Aug 13, 2010

Mitrice Richardson's death leaves lingering questions
 
 
By Earl Ofari Hutchinson
 

For the past year, I have lived with the terrible case of Mitrice Richardson. The surface circumstances about the case are now well known. Mitrice, a 24-year-old African-American woman, with emotional challenges, was held and then released alone by Los Angeles County Sheriffs from a police station in the early morning hours of September 17, 2009. She then disappeared. Her disappearance touched a national nerve. It ignited loud and anguished pleas from her parents, friends and thousands of concerned citizens, a cover photo in People magazine, several searches of the area where she was last seen by sheriff's deputies and teams of volunteers, and countless reports of Richardson sightings in Los Angeles and various other cities.

Richardson's mother, Latice Suttton, appeared twice on my radio shows asking for the public's help in finding her daughter. But that wasn't enough. She then asked for my help in formally appealing to Attorney General Eric Holder to direct the FBI to enter the investigation. This was a more than reasonable request since Mitrice's disappearance had by then generated national publicity and outrage. There was great concern that she may have been the victim of foul play that may have involved the crossing of state lines. This made her disappearance and possible death a federal matter.

We knew that Richardson was by no means an aberration. More than 800,000 missing persons cases are on file with the FBI. Most of those are children. However, nearly 29,000 of them are adults and juveniles who are "missing under circumstances indicating that the disappearance was not voluntary; i.e., abduction or kidnapping. This made the case even more compelling. Latice and I jointly made the request in November, 2009 for Justice Department involvement. The response was the typical bureaucrat's duck and dodge. The FBI said it was sympathetic to the plight of Richardson and her family,and would keep a close watch on developments. There was no commitment to investigate, and no promise of a follow up.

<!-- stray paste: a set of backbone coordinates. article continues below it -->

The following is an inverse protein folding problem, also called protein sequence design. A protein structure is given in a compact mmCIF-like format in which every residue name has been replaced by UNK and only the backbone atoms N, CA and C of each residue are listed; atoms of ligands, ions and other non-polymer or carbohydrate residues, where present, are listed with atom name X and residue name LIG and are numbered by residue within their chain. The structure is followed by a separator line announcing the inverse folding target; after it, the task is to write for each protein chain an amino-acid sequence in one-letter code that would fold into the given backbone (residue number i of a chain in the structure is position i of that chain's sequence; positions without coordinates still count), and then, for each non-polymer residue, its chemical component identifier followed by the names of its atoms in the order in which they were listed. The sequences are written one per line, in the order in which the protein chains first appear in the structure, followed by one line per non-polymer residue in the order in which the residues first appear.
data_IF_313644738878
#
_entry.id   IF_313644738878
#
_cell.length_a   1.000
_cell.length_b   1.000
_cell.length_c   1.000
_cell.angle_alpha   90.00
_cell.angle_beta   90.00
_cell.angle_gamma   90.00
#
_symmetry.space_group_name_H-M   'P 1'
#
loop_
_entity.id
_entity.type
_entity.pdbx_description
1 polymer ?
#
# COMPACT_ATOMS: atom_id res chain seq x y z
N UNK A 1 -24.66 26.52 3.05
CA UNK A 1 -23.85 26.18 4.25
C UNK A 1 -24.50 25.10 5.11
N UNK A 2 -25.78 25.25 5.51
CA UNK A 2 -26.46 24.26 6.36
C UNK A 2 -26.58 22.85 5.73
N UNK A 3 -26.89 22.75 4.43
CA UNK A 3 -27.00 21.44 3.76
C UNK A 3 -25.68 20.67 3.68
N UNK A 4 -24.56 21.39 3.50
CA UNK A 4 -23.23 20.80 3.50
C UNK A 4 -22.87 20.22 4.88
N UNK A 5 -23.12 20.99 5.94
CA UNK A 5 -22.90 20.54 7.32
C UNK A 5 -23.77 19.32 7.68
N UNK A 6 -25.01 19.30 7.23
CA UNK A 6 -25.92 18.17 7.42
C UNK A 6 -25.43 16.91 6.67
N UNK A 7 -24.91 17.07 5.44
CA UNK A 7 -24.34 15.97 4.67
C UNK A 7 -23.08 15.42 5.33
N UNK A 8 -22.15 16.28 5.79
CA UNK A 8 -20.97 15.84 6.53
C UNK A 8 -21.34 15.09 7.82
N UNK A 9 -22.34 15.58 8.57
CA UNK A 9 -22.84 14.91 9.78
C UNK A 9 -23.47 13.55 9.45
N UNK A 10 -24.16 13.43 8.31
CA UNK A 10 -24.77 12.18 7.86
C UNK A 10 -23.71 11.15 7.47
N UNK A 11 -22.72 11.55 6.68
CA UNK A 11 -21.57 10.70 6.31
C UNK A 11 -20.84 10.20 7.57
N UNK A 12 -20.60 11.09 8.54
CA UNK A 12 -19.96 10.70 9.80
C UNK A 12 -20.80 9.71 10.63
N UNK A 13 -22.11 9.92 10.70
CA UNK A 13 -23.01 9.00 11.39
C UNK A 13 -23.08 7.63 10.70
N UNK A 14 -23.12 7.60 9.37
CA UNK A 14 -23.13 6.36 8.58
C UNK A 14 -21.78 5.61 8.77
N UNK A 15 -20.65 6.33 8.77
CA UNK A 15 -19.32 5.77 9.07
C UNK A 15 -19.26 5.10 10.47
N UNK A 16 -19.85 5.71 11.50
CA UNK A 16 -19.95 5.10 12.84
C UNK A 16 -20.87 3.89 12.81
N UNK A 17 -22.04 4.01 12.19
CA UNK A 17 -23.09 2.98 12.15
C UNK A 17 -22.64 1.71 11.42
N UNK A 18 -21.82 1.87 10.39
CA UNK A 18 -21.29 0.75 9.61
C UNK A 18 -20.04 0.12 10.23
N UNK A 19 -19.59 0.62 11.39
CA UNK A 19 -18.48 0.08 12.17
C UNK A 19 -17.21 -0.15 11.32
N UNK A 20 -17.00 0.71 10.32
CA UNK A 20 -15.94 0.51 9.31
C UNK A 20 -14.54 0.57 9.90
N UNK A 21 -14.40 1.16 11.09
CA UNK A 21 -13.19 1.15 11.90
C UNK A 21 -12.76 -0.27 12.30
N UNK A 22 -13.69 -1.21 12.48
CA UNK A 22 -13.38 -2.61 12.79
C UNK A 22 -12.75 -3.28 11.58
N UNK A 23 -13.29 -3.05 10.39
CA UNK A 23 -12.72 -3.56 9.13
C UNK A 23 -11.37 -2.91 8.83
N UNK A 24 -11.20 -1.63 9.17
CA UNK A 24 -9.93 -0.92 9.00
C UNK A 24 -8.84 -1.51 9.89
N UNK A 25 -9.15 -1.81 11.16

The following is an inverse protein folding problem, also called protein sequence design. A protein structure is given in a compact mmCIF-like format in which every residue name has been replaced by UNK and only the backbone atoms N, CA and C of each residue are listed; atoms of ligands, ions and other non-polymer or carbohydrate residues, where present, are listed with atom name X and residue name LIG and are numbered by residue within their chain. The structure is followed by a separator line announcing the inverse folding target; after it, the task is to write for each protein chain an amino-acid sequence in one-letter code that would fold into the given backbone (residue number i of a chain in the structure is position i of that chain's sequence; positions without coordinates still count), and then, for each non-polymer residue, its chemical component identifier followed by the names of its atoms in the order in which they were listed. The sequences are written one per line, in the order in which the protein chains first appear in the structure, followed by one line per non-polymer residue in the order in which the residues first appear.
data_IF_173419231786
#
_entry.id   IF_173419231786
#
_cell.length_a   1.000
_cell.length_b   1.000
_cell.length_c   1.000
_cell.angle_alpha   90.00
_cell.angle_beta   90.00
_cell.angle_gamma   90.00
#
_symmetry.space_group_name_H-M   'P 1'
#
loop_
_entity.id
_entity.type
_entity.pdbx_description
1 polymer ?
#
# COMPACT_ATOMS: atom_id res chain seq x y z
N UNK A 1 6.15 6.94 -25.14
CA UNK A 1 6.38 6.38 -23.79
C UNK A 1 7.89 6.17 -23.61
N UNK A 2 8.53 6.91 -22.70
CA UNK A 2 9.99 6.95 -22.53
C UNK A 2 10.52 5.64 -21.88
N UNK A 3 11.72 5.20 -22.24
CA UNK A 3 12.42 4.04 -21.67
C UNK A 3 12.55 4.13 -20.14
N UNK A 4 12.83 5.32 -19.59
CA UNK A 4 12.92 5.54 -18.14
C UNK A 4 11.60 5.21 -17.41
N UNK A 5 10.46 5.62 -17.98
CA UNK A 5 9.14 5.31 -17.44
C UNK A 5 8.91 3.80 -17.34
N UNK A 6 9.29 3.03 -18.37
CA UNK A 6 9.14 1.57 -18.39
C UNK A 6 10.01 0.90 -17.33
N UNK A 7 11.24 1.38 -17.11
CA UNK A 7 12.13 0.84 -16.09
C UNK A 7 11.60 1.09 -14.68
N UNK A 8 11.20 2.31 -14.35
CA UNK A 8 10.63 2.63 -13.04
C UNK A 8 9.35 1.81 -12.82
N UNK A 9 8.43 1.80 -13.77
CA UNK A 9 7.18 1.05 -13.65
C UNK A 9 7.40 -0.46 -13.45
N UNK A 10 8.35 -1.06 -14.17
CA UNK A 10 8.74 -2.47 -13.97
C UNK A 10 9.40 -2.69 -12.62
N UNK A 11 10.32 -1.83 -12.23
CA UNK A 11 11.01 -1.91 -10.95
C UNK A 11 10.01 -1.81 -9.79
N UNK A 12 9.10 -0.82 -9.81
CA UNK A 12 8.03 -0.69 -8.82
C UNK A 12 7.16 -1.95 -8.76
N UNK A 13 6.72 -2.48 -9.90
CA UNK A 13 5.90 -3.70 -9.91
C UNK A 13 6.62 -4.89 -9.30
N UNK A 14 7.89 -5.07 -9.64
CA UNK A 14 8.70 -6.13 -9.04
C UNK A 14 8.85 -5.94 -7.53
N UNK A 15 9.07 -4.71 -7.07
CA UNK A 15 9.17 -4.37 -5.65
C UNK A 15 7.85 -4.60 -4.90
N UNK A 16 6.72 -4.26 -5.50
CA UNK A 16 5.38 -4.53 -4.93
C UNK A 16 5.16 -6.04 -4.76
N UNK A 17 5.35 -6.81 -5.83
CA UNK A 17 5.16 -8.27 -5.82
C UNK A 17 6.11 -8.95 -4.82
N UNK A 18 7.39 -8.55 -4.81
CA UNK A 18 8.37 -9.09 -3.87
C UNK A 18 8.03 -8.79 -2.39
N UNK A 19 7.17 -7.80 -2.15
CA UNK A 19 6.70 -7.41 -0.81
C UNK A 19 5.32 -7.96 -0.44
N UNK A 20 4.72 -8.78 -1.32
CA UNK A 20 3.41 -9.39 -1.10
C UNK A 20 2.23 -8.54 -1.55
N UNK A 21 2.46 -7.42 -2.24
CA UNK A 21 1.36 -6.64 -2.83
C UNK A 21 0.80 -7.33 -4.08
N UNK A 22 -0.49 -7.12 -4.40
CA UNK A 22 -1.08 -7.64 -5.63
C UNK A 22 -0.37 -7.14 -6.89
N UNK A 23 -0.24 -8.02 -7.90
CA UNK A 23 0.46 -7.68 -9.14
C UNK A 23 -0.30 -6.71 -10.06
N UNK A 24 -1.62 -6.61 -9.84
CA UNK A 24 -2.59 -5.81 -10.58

This was a double blow. The L.A. County Sheriff's Department had vehemently disclaimed any responsibility for Richardson's disappearance. It exonerated itself in a lengthy report which insisted it followed proper rules and procedures. This Pontius Pilate hand wash came on the heels of the Justice Department's refusal to take action.

But now with Richardson's death, the questions are even more troubling. Why was she released alone? How did she die? When and how did she die? Were others involved in her disappearance and death? What and how the sheriff's department and with the renewed call for the FBI to get involved in the case, handle the investigation into her disappearance and death?

The FBI and sheriff's department's response to the Richardson case again raised ugly questions regarding how diligently officials investigate the deaths or disappearance of African-Americans, and whether the press report their murders or disappearances with the same intensity as white victims, especially when the victims are young black females.

The charge by Richardson's family and local civil rights leaders that the police are insensitive to the disappearance and possible murder of African-Americans such as Richardson is not new. Countless groups have marched, picketed and screamed loudly that law enforcement and judges impose a hard racial double standard when the victim is a young African American, whether a missing person as Richardson, or a murder victim, as Richardson may well turn out to be. Whatever the case, the implicit message is that black lives are expendable.

Police officials and judges vehemently deny that they are any less diligent in prosecuting the kidnapping or murder of blacks, or that they expend less time tracking down leads and mounting a full court investigation in the case of a missing person who is African-American. The tipping point is the willingness of the victim's family and friends to go public and keep pressure on authorities to take the murder or disappearance seriously. Richardson's family put constant public pressure on the sheriff's department to pursue every lead and possibility in trying to find Richardson. This made the media take note, especially mindful of the popularly dubbed "missing white woman syndrome." That is to deluge the public with story after story on missing white women such as Jennifer Wilbanks, Chelsea King, Susan Powell, and Natalee Holloway. No tidbit of news, rumor, or gossip about these cases was deemed to report while ignoring or barely mentioning the disappearance of black women. Richardson's family demanded the same headline treatment news for Mitrice.

But what if the Richardson family and friends hadn't turned Mitrice into a cause célèbre in the media and law enforcement? If not, we'll never know whether she would have been less than a bare footnote in the news. Fortunately, this was not the not the case.

Richardson's death now marks another chapter in the terrible saga of her disappearance. The questions about her death are just as endless as those of her disappearance. Richardson's family now more than ever needs those questions answered.

Earl Ofari Hutchinson is an author and political analyst. He hosts a nationally broadcast political affairs radio talk show on Pacifica and KTYM Radio Los Angeles. Follow Earl Ofari Hutchinson on Twitter: http://twitter.com/earlhutchinson

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